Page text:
So then the question turns to “Can a full-filled person, a person secure in oneself, race fiercely? Or, out of the race scene, be competitive and succeed in other areas of life?”
In her book, On the Wings of Mercury, Olympian Lorraine Moller tells a story of how she “threw love bombs” at her fellow competitors. Now these love bombs were obviously imaginary, but essentially she was wishing the best to her competitors while racing as hard as she could.
And with Moller’s example in mind, I propose a better way.
I call this better way, a way in which racing and achieving is not grounded in ego or comparison, compassionate competing. No, not revolutionary, but let me break the words down for you, which I hope will set off a little spark.
As my sister Sandi and I have both mentioned before in previous blogs, the Latin meaning of the word compete is actually to seek together. What I recently discovered is the Latin meaning of the word compassion is to suffer with (by observing another’s pain). So when we put the words together to form compassionate competing, we get to suffer with while seeking together. In my own interpretation of this, what I have come to conclude is that when we see another runner working hard, suffering as she pushes her own limits, we are inspired to push ourselves harder. And together, we push past barriers that take us beyond our perceived limits and onto the possibilities of our true potential.
On our grander level, we can compete compassionately in the same way. When we bring in our own true selves and personal fierceness to our everyday lives and the communities in which we live, we are no longer fighting against each other but a world that has become too complacent. We can have the strength to look honestly at another’s pain, recognize any injustice, take action, and transcend beyond the (hateful and negative) perceived limits of the world we live in.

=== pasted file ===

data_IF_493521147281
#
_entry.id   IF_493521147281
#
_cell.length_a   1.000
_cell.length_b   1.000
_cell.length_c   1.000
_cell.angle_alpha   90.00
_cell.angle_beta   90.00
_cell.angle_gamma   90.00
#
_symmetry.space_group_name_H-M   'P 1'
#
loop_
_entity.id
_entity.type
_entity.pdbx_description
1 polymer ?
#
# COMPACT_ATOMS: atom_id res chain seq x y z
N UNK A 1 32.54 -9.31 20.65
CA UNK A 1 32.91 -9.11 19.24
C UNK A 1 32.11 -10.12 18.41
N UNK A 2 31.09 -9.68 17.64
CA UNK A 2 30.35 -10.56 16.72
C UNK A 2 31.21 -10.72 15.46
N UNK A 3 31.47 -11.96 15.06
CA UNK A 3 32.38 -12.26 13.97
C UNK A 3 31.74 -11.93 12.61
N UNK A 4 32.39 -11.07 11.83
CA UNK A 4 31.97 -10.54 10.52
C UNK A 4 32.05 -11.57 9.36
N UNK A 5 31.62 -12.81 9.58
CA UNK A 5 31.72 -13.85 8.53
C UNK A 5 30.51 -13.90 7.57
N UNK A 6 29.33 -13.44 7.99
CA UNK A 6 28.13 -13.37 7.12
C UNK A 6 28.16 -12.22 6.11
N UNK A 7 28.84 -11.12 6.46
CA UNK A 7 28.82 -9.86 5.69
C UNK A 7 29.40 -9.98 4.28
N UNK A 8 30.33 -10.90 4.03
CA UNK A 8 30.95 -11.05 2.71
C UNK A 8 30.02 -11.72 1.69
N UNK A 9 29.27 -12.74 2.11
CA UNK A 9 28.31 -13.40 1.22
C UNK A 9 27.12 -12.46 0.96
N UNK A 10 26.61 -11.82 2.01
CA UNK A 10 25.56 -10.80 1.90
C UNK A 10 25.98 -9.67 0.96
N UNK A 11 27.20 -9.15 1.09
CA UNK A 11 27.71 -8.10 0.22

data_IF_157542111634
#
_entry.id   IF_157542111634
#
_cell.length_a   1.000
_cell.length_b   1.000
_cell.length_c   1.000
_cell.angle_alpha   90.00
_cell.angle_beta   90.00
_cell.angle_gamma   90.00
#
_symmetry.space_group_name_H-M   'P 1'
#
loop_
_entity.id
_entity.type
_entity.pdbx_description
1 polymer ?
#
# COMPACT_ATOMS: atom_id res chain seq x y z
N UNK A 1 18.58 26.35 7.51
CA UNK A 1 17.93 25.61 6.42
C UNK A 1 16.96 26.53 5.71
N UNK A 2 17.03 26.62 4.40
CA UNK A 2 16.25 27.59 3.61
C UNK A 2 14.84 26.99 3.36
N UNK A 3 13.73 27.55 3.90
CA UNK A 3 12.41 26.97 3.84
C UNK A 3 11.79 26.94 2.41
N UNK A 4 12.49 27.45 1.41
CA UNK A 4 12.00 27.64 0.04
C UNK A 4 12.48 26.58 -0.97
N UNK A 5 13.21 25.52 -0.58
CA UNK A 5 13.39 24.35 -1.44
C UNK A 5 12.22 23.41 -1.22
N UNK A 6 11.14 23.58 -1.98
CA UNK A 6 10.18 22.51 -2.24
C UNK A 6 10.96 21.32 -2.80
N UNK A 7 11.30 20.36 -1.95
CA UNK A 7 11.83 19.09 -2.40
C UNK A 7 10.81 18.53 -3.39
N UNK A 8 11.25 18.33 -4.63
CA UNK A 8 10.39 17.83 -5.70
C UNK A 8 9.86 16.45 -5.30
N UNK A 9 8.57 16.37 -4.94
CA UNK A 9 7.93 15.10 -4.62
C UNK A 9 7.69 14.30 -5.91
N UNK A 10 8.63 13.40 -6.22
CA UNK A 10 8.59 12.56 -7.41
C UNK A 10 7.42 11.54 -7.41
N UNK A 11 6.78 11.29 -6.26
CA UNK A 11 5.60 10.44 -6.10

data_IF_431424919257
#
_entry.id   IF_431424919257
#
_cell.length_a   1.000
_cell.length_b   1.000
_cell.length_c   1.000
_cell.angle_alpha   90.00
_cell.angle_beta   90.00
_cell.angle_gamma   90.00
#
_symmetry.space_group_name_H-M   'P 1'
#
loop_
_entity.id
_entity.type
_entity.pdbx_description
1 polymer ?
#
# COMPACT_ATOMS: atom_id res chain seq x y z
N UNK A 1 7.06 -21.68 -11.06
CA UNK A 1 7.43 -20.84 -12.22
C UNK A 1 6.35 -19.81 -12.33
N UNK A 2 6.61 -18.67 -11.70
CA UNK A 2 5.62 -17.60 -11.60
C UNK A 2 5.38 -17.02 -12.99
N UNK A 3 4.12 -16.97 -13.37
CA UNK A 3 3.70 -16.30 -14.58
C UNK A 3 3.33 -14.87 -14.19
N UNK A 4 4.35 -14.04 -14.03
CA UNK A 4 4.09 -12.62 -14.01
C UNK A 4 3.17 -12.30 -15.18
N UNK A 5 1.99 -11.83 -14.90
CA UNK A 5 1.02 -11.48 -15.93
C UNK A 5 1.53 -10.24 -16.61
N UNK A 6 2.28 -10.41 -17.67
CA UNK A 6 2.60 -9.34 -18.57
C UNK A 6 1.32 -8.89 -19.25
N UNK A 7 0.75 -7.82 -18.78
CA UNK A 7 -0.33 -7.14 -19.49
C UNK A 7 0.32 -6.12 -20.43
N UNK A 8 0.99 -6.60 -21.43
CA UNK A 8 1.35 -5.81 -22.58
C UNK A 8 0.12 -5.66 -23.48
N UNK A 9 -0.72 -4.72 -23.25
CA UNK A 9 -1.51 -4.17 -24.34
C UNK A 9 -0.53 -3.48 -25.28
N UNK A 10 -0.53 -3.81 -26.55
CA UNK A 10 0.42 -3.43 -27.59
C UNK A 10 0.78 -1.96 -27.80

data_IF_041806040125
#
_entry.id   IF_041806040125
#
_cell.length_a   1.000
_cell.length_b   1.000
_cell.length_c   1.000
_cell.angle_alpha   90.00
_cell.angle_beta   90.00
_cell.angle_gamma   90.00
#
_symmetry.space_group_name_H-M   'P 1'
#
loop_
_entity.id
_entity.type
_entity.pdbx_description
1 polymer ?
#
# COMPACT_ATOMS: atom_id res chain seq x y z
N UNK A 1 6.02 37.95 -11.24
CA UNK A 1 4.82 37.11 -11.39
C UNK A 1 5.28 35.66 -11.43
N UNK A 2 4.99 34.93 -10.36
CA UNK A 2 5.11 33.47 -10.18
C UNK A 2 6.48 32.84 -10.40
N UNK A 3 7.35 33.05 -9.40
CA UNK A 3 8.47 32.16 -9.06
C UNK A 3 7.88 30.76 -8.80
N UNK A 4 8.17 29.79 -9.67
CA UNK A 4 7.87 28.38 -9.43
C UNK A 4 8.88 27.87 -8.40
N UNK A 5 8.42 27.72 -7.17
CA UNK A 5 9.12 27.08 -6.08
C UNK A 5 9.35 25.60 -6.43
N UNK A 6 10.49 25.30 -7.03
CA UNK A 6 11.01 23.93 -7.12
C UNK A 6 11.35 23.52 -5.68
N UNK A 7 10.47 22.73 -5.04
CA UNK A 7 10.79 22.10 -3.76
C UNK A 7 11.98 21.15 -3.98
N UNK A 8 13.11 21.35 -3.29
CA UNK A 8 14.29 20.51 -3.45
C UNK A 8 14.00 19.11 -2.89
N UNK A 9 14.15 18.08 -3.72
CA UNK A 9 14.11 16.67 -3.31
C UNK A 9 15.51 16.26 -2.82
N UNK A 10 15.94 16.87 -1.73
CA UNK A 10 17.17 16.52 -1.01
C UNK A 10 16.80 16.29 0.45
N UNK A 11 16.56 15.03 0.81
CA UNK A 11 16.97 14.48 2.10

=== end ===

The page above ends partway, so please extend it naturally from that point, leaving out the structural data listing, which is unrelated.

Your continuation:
In my first draft of this blog post, I wrote that I still didn’t have the answer to whether or not ego played a necessary role in competing and winning. Then I realized that wasn’t true. The idea that I couldn’t have an answer because I am currently not competing was also my own, scared-of-not-being-good-enough-ego planting false thoughts in my head. Intuitively, and I having an flipping strong intuition when I’m courageous enough to trust it, I always knew the answer. Ego and comparison do not enhance but limit our best performances, our best selves. They create pressure, fear, and take away our energy. Heart, and a desire to explore the spectacularness of the human spirit (in the midst of group), is the answer.
(Supergirl and I climbing together, reaching new heights, and discovering places of beauty not always found in the flat land of complacency.)
* Scott on my rollerblades on the Boulder Creek Path while he was running and pushing one of his little ones. Totally missed my opportunity!